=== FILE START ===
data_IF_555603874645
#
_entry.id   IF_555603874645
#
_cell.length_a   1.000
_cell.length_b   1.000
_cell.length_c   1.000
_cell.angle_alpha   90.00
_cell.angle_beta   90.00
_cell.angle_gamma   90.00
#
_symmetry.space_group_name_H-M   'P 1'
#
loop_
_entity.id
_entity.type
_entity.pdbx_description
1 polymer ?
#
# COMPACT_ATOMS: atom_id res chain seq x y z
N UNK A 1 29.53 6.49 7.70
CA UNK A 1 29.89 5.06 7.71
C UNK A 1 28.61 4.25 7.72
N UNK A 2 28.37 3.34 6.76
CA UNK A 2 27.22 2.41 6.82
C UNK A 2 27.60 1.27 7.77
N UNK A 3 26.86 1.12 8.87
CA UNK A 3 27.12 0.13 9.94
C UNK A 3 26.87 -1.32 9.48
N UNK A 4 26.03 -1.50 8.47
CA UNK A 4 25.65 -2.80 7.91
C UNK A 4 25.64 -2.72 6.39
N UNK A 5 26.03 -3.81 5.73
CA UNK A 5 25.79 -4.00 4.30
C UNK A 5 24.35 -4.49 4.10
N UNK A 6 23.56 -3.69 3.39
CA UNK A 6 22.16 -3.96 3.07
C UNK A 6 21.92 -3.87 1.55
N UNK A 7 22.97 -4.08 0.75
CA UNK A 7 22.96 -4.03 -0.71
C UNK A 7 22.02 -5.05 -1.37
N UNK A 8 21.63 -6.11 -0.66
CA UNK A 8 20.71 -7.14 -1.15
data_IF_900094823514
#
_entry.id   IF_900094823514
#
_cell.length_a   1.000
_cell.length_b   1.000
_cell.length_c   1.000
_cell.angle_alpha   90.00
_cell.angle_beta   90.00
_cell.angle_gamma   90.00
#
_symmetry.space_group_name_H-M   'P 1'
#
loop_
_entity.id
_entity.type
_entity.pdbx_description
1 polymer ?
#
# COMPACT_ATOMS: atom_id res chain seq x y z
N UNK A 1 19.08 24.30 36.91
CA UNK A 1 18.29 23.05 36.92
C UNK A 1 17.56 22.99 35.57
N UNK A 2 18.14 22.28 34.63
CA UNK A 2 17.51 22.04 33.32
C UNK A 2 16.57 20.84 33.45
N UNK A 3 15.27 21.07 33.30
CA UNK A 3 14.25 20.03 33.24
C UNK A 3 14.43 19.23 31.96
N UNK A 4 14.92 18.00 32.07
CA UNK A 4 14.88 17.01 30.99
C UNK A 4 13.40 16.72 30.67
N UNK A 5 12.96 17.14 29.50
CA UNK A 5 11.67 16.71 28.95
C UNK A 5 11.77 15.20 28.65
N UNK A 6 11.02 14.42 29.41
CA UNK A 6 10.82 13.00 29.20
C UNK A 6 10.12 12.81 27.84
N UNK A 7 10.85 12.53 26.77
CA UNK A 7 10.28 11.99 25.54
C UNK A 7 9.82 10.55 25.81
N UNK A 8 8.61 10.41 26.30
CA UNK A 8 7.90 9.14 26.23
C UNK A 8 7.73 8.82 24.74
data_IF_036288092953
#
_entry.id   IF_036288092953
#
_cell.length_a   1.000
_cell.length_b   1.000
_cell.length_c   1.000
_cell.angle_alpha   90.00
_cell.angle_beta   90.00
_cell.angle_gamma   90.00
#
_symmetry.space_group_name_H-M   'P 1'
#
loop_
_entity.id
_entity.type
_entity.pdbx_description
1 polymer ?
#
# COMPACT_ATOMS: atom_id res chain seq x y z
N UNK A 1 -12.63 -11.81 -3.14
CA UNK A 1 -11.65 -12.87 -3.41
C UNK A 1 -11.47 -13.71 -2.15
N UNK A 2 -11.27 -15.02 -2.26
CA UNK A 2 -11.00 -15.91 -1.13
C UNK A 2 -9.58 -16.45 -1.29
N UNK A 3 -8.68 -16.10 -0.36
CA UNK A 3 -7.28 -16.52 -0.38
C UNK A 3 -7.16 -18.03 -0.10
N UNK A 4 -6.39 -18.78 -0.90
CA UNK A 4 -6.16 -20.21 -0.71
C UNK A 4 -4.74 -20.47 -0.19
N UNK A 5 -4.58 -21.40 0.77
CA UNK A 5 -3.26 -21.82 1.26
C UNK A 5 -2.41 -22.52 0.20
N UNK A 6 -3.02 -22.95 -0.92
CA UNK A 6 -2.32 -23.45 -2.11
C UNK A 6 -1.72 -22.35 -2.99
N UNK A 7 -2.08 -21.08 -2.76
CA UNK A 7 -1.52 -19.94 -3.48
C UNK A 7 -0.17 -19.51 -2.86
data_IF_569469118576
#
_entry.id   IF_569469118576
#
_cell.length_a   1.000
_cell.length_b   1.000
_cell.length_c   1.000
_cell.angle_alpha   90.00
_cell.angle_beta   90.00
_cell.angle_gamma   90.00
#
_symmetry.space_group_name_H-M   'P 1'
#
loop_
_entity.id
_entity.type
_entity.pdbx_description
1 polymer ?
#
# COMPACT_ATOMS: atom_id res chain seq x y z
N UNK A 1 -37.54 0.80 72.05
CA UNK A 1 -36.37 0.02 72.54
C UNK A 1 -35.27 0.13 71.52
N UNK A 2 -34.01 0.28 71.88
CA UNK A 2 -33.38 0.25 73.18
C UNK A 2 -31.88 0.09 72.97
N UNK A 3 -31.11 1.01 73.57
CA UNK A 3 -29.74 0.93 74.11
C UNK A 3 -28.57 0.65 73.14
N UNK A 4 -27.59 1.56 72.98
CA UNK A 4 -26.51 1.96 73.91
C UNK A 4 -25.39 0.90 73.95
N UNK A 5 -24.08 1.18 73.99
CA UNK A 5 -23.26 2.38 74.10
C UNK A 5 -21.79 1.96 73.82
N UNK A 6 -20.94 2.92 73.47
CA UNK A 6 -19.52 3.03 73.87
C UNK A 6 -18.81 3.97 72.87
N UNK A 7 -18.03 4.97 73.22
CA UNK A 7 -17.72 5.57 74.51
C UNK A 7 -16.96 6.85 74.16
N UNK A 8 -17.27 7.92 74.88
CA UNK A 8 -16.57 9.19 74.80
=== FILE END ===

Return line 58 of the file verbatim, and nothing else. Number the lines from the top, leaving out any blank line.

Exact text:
_entity.id